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Noted abolitionist Cassius Clay wrote a letter that supported his slaveholding cousin Henry Clay’s run for the presidency while simultaneously attacking the foundations of slavery and its entrenchment in American political life. Horace Greeley, editor of the New York Tribune, writes to a Hartford newspaper editor asking him to take care that every Abolitionist reads this letter this week.”

Item #20729, $1,250

Cinque, Leader of the Amistad Revolt Autograph at an Abolitionist Fundraiser in Philadelphia

CINQUE, Autograph as Leader of the Amistad Captives. Philadelphia, Pa., May 27, 1841. 1 p. Also signed by F-foole [Fuli]. With two endorsements in unknown hand, the later one possibly written by Charles Evans in pencil.

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Cinque was an almost mythic figure during the controversies and legal cases surrounding the slave ship Amistad in 1839-1841. He freed himself and the other Africans in the hold of the Amistad, initiated the revolt that captured the ship, and led the ships’ voyage from waters near Cuba to the United States. After being captured off the coast of Long Island, while imprisoned in Connecticut as the Africans’ status was debated by the U.S. Supreme Court, Cinque learned to speak and write English. (That they spoke Mende was discovered by a linguistics professor at Yale, who then found translators—two escaped slaves who spoke both languages).

After winning their freedom, Cinque and some others embarked on a lecture tour to New York and Philadelphia in May 1841 to raise funds for their return home. Their enthusiastic reception by the abolitionist movement made for a busy schedule.  Among the stops, Cinque visited the Lombard Street School for black children in Philadelphia. 

This autograph, signed at the Lombard school on May 27, 1841, is one of only two or three known original signatures of Cinque.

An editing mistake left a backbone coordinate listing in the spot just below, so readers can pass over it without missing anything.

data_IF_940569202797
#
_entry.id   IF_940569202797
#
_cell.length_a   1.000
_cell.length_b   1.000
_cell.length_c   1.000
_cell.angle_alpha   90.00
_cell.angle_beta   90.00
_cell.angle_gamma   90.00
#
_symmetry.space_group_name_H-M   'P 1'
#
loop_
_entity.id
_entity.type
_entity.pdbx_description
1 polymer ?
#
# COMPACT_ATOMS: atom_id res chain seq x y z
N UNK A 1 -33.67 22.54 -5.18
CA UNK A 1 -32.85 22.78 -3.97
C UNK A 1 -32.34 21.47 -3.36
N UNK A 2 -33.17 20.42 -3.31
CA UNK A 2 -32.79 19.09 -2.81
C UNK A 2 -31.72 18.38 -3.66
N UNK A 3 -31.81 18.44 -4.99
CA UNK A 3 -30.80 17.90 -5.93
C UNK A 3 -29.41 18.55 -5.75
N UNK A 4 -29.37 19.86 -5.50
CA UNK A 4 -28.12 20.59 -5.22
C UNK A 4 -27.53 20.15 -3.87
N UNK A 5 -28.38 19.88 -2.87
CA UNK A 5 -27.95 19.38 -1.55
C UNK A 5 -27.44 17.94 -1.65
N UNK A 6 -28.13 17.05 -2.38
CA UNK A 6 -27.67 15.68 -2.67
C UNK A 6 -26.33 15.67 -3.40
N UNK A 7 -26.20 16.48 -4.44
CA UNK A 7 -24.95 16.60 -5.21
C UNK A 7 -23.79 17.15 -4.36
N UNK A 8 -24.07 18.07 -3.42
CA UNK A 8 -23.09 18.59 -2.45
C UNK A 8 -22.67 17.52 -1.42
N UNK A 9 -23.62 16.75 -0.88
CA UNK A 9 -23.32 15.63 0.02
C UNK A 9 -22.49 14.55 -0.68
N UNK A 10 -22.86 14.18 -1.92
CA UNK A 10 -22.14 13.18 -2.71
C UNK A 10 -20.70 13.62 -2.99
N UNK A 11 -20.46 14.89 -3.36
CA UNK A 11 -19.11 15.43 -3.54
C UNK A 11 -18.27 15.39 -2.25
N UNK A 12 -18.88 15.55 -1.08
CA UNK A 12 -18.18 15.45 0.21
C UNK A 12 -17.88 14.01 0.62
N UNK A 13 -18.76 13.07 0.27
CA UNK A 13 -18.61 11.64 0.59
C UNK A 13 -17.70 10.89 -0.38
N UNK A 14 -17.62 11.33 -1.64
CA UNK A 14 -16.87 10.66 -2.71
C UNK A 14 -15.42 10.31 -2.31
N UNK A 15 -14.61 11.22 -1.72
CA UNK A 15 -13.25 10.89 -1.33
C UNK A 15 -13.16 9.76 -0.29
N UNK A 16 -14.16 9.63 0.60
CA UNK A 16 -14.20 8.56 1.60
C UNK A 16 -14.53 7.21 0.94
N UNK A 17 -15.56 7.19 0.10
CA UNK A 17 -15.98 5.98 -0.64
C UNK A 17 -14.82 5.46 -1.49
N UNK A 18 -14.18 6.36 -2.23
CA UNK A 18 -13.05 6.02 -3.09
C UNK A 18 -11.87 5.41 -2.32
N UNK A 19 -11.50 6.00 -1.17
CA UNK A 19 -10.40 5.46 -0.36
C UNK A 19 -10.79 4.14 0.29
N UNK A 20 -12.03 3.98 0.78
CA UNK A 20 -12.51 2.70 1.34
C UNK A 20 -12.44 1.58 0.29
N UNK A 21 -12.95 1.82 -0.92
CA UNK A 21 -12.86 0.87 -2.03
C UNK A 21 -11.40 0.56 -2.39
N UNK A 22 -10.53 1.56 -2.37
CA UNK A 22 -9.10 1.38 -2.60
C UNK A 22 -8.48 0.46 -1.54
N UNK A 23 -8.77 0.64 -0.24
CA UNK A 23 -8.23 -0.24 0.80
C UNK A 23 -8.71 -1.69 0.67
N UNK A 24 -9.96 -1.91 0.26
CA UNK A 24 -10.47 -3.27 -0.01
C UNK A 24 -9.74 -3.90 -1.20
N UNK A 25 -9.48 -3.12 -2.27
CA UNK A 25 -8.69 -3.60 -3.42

Item #21884, PRICE ON REQUEST

The Amistad: an Arresting Engraving of the Revolt

[AMISTAD], Broadside Print, Death of Capt. Ferrer, the Captain of the Amistad, July, 1839. Original hand coloring. Originally appeared with an 1840 New Haven Pamphlet, A History of the Amistad Captives...Also An Account of the Trials.

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Item #21957, $15,000

“The death of Patience, a Negro woman”

[AFRICAN-AMERICAN], Legal Document, 1839, Lawrence County, Alabama.

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Item #20766, $450

James Madison Signed Membership Form
as President of American Colonization Society

JAMES MADISON, Document Signed. “Office of the Colonization Society.” Washington, [ca. 1833-1836]. With Society’s seal engraved at bottom center (a ship sailing towards Liberia, with Latin motto “Lex in Tenebris” – light amid darkness). 1 p., 8¼ x 11⅛ in.

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A rare blank membership certificate, signed in advance by the Society’s President. It would have conferred a life membership in the controversial American Colonization Society, which advocated gradual manumission of slaves and colonization of freed blacks to Liberia.

Signed membership certificates from the Society are relatively rare. Only four have appeared in major auction records in the last 30 years. According to the Library of Congress, “Selling life memberships was a standard fund-raising practice of benevolent societies such as the American Colonization Society. At thirty dollars each, the memberships were a popular gift for ministers. In 1825, one of the agents who sold the certificates in New England estimated that ‘not less than $50,000 have in this way been poured into the treasury of the Lord.’”

This is a superb artifact of antebellum America. It marks the commitment of the “Father of the Constitution” to a solution to the race dilemma that would be castigated today, but which was moderate for its time.

Item #21876, $4,500